Health gains but access to right care in right place challenging
Health in NSW is improving with a drop in deaths from heart disease, stroke and common cancers over a decade but people do not always have affordable access to the right care in the right place.
The Bureau of Health Information“s second annual report Healthcare in Focus 2011: How well does NSW perform? compares the state to Australia and 10 countries to identify achievements and opportunities for improving healthcare for sicker adults* – people most likely to have recent, first-hand experience with care.
Just over half of NSW sicker adults (52%) report having a 'medical home' where four key aspects of care are all met:
- a regular doctor or GP practice
- who knows them
- is accessible and
- helps coordinate care.
NSW was outperformed by three countries on providing a 'medical home' for sicker adults.
“The Bureau's report shows that sicker adults in NSW who have a 'medical home' are more likely to be able to get care in the evening, weekends or holidays without going to the emergency department,” Bureau chief executive Dr Diane Watson said.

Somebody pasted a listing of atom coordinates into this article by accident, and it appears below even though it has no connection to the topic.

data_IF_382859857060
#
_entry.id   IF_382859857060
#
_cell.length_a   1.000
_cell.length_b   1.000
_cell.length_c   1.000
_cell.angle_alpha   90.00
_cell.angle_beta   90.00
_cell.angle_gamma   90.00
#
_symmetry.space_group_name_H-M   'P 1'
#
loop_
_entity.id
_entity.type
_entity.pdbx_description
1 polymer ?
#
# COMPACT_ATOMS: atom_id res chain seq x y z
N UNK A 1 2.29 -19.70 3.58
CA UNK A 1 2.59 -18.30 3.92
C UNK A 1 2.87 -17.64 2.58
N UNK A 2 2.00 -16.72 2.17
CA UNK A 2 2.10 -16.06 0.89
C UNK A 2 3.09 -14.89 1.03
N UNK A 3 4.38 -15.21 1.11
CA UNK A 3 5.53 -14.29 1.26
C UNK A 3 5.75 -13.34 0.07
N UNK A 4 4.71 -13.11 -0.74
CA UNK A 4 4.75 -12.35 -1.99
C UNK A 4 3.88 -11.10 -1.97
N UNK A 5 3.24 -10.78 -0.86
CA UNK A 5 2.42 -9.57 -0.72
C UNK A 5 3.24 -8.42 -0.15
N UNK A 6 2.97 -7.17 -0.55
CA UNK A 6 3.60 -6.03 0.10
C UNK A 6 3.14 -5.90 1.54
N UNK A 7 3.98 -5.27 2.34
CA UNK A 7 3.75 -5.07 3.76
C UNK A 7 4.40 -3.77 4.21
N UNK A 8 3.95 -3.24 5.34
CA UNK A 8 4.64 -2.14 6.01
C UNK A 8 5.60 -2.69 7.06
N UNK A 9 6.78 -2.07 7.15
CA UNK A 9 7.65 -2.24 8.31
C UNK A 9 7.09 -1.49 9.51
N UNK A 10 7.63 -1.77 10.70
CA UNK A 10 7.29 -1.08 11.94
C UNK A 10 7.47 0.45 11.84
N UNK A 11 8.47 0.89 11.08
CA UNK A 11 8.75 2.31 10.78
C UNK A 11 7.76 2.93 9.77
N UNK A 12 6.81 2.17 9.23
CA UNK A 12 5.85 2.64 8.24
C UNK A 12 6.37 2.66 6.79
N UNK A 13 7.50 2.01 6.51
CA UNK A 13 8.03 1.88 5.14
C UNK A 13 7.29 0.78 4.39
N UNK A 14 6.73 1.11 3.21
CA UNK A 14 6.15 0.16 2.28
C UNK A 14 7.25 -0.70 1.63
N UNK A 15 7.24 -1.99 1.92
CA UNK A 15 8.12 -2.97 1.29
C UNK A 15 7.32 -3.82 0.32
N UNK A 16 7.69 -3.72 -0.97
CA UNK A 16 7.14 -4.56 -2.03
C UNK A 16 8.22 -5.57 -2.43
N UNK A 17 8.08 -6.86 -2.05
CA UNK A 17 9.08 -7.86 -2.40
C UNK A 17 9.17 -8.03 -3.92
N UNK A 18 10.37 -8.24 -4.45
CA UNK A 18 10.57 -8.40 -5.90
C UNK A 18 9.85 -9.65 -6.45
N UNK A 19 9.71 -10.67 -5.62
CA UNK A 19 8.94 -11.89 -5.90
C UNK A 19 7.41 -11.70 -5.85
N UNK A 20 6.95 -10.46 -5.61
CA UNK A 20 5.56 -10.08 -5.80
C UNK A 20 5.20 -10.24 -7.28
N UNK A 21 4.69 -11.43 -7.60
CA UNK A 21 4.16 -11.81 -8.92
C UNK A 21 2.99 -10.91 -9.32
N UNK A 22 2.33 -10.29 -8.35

“Providing the right care in the right place reduces avoidable visits to emergency departments and hospitals,” Dr Watson said.
“We've found 15% of NSW sicker adults with a chronic condition are hospitalised or visit an emergency department, which is twice as high as France. In NSW, hospitalisation rates for chronic conditions such as diabetes and respiratory disease are high relative to most countries.
“Internationally, we can see some countries have taken opportunities to be less reliant on hospitals. In 2011 one quarter of adults in NSW (24%) and Australia (24%) reported they were hospitalised in the past two years which is much higher than Canada (14%) and the UK (15%),” Dr Watson said.
The Bureau's report shows health investment in NSW from all sources is about the same or lower than other surveyed countries but none has lower spending and better health.
“NSW gets value for its health dollar but when people are sick out-of-pocket costs for care can be high,” Dr Watson said. “Only the US had a higher percentage of sicker adults who reported cost as a barrier to accessing doctors, medicines, tests and treatments.”
While no public patient in NSW incurs out-of-pocket costs for hospitalisation, 42% of NSW sicker adults reported that they and their family had spent more than $1,000 out-of-pocket on medical care – a higher percentage than in nine countries.